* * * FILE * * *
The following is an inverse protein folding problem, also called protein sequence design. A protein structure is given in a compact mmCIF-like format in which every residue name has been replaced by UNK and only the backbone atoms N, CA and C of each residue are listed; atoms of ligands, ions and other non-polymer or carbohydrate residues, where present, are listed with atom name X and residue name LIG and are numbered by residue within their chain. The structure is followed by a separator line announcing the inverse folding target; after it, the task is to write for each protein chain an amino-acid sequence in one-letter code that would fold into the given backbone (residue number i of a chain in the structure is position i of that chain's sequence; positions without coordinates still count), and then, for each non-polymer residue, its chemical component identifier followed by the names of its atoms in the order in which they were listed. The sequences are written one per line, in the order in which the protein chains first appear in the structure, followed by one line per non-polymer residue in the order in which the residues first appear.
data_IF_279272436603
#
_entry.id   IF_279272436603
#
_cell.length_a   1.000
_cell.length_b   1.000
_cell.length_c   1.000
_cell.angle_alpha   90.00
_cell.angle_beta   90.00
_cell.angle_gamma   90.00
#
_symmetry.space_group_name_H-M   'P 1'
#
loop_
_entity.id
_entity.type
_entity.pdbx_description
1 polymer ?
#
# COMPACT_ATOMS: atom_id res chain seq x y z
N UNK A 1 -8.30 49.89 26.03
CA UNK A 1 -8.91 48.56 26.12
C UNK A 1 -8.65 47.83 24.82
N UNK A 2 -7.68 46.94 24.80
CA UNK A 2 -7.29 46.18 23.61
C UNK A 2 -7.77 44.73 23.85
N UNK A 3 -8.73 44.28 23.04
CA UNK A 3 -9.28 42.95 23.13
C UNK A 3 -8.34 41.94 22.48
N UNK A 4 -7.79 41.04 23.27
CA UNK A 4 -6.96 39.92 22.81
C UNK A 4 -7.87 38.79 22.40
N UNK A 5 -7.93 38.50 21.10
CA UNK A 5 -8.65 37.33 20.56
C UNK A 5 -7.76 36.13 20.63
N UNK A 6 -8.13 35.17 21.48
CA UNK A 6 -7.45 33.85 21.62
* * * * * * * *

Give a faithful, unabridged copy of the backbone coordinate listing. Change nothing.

The following is an inverse protein folding problem, also called protein sequence design. A protein structure is given in a compact mmCIF-like format in which every residue name has been replaced by UNK and only the backbone atoms N, CA and C of each residue are listed; atoms of ligands, ions and other non-polymer or carbohydrate residues, where present, are listed with atom name X and residue name LIG and are numbered by residue within their chain. The structure is followed by a separator line announcing the inverse folding target; after it, the task is to write for each protein chain an amino-acid sequence in one-letter code that would fold into the given backbone (residue number i of a chain in the structure is position i of that chain's sequence; positions without coordinates still count), and then, for each non-polymer residue, its chemical component identifier followed by the names of its atoms in the order in which they were listed. The sequences are written one per line, in the order in which the protein chains first appear in the structure, followed by one line per non-polymer residue in the order in which the residues first appear.
data_IF_279272436603
#
_entry.id   IF_279272436603
#
_cell.length_a   1.000
_cell.length_b   1.000
_cell.length_c   1.000
_cell.angle_alpha   90.00
_cell.angle_beta   90.00
_cell.angle_gamma   90.00
#
_symmetry.space_group_name_H-M   'P 1'
#
loop_
_entity.id
_entity.type
_entity.pdbx_description
1 polymer ?
#
# COMPACT_ATOMS: atom_id res chain seq x y z
N UNK A 1 -8.30 49.89 26.03
CA UNK A 1 -8.91 48.56 26.12
C UNK A 1 -8.65 47.83 24.82
N UNK A 2 -7.68 46.94 24.80
CA UNK A 2 -7.29 46.18 23.61
C UNK A 2 -7.77 44.73 23.85
N UNK A 3 -8.73 44.28 23.04
CA UNK A 3 -9.28 42.95 23.13
C UNK A 3 -8.34 41.94 22.48
N UNK A 4 -7.79 41.04 23.27
CA UNK A 4 -6.96 39.92 22.81
C UNK A 4 -7.87 38.79 22.40
N UNK A 5 -7.93 38.50 21.10
CA UNK A 5 -8.65 37.33 20.56
C UNK A 5 -7.76 36.13 20.63
N UNK A 6 -8.13 35.17 21.48
CA UNK A 6 -7.45 33.85 21.62